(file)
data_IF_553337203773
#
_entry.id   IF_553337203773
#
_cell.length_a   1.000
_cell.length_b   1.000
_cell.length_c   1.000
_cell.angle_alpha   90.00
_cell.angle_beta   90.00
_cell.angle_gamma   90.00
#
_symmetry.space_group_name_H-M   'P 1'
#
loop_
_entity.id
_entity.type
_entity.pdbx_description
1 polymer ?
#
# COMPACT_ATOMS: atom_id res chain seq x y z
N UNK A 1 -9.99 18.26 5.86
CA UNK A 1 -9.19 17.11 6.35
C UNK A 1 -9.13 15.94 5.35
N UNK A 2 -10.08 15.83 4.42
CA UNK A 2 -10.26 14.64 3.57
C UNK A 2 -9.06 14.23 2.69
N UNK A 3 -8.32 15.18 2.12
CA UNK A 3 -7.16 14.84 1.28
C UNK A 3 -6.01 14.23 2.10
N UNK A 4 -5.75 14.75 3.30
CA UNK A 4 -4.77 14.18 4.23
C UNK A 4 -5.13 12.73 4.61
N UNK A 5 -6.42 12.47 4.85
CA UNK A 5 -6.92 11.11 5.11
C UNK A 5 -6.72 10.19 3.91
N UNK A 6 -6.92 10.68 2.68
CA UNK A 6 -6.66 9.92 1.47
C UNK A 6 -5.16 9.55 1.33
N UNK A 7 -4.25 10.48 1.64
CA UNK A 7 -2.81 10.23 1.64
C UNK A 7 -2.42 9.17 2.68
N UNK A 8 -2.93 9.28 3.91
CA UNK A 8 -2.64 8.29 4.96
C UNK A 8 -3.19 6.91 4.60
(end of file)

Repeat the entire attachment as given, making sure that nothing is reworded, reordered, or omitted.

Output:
data_IF_553337203773
#
_entry.id   IF_553337203773
#
_cell.length_a   1.000
_cell.length_b   1.000
_cell.length_c   1.000
_cell.angle_alpha   90.00
_cell.angle_beta   90.00
_cell.angle_gamma   90.00
#
_symmetry.space_group_name_H-M   'P 1'
#
loop_
_entity.id
_entity.type
_entity.pdbx_description
1 polymer ?
#
# COMPACT_ATOMS: atom_id res chain seq x y z
N UNK A 1 -9.99 18.26 5.86
CA UNK A 1 -9.19 17.11 6.35
C UNK A 1 -9.13 15.94 5.35
N UNK A 2 -10.08 15.83 4.42
CA UNK A 2 -10.26 14.64 3.57
C UNK A 2 -9.06 14.23 2.69
N UNK A 3 -8.32 15.18 2.12
CA UNK A 3 -7.16 14.84 1.28
C UNK A 3 -6.01 14.23 2.10
N UNK A 4 -5.75 14.75 3.30
CA UNK A 4 -4.77 14.18 4.23
C UNK A 4 -5.13 12.73 4.61
N UNK A 5 -6.42 12.47 4.85
CA UNK A 5 -6.92 11.11 5.11
C UNK A 5 -6.72 10.19 3.91
N UNK A 6 -6.92 10.68 2.68
CA UNK A 6 -6.66 9.92 1.47
C UNK A 6 -5.16 9.55 1.33
N UNK A 7 -4.25 10.48 1.64
CA UNK A 7 -2.81 10.23 1.64
C UNK A 7 -2.42 9.17 2.68
N UNK A 8 -2.93 9.28 3.91
CA UNK A 8 -2.64 8.29 4.96
C UNK A 8 -3.19 6.91 4.60